Mahan v. Howell
What Is The Percentage?
In 1971, Virginia revised its state constitution. At the same time, it reapportioned the electoral districts for its House of Delegates and its state senate. Almost immediately, two suits were brought against the Virginia plan. Henry E. Howell, Jr. and Clive L. DuVal II charged that the variation in population between House of Delegates districts in the new plan was just too large. They also charged that the particular way that the districts were divided was "racial gerrymandering." Howell and DuVal were claiming that the legislature had drawn its electoral districts so as to give white people more than their fair share of voting strength, at the expense of African American voters.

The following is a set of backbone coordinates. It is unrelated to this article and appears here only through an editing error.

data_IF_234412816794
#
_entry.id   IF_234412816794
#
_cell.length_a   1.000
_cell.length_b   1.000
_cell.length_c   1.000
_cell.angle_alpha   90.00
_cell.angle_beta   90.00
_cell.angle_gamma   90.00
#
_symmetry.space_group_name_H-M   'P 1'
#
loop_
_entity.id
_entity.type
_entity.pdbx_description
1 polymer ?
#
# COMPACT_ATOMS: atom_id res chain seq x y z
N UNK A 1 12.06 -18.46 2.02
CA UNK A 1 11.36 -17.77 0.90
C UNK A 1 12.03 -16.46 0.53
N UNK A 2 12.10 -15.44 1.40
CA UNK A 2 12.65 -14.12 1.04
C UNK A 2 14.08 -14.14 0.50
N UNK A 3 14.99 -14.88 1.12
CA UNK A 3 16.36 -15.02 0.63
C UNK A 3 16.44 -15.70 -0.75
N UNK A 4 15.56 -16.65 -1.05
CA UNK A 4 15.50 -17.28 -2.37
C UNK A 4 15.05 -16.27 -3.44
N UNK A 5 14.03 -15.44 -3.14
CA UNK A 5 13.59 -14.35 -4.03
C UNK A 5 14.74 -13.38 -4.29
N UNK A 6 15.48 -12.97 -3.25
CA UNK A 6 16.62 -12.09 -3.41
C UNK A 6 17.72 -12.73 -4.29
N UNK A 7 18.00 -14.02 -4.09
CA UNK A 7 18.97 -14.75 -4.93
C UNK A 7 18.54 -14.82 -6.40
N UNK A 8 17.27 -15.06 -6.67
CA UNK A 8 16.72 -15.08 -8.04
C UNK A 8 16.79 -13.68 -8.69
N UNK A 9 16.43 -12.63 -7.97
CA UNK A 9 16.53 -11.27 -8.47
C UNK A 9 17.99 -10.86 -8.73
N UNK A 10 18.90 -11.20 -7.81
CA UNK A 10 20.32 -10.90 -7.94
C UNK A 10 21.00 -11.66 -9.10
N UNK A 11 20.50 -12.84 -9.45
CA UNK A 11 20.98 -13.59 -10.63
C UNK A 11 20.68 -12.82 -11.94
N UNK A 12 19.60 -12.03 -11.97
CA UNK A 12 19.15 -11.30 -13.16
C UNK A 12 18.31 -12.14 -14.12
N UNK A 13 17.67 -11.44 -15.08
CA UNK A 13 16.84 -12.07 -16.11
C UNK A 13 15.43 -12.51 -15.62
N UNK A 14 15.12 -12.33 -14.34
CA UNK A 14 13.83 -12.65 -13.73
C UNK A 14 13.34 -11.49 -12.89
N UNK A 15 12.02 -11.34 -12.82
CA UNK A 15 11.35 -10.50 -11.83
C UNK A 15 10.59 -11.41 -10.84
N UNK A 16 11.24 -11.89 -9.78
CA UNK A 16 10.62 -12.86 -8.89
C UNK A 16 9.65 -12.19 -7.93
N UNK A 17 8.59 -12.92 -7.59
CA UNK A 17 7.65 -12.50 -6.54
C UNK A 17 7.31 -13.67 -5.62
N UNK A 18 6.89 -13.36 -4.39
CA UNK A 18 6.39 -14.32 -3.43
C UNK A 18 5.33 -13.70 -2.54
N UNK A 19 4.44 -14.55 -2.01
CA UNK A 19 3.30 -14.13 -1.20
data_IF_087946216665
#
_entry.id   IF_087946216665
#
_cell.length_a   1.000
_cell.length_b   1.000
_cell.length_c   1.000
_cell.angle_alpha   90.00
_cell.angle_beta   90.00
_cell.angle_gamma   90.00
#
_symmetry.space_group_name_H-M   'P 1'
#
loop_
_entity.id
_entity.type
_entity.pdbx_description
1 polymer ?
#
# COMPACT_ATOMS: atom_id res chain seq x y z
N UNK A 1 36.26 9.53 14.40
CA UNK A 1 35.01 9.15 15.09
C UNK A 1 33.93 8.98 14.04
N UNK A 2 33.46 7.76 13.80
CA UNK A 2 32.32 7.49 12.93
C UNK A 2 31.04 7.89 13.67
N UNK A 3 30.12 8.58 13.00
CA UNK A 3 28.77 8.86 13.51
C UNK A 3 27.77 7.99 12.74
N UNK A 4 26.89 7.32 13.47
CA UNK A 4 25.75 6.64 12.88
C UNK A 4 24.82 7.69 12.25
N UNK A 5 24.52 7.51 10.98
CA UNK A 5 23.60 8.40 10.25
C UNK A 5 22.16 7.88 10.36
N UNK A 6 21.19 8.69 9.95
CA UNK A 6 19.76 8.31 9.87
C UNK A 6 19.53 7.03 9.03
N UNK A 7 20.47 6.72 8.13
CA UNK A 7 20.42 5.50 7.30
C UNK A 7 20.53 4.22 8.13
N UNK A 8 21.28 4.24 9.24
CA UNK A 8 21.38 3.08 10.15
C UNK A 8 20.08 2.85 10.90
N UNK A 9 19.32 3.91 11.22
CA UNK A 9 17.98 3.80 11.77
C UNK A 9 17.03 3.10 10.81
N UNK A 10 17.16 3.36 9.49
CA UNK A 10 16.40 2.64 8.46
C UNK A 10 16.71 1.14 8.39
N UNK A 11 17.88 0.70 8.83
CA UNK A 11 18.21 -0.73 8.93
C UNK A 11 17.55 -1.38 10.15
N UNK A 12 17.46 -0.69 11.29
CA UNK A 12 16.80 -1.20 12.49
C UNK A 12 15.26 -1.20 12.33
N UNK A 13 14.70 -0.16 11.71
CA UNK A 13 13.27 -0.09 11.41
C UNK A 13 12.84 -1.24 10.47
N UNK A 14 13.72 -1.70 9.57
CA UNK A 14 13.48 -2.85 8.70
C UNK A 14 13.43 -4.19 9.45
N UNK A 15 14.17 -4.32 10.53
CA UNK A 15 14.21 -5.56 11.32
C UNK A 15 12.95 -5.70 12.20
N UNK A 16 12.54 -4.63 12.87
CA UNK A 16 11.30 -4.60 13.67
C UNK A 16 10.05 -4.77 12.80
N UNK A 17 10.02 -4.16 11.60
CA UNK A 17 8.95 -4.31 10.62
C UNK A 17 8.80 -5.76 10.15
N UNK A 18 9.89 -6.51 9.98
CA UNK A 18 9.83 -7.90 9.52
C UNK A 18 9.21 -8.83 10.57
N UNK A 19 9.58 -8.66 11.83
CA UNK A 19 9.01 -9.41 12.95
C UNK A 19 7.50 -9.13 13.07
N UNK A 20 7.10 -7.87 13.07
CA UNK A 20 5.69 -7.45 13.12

Howell and DuVal took their case to the district court, which agreed with them. The district court found that under the state plan, there was as much as a 16.4 percent difference between the smallest and the biggest delegates district--far too great a variation to be truly fair to all voters. DuVal argued that actually, the difference was even greater, as much as 23.6 percent. Either way, the district court objected to the state plan, and it substituted a plan of its own.
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Law Library - American Law and Legal InformationNotable Trials and Court Cases - 1973 to 1980Mahan v. Howell - Significance, What Is The Percentage?, Home-port Or Home Address?, Flexibility And Local Control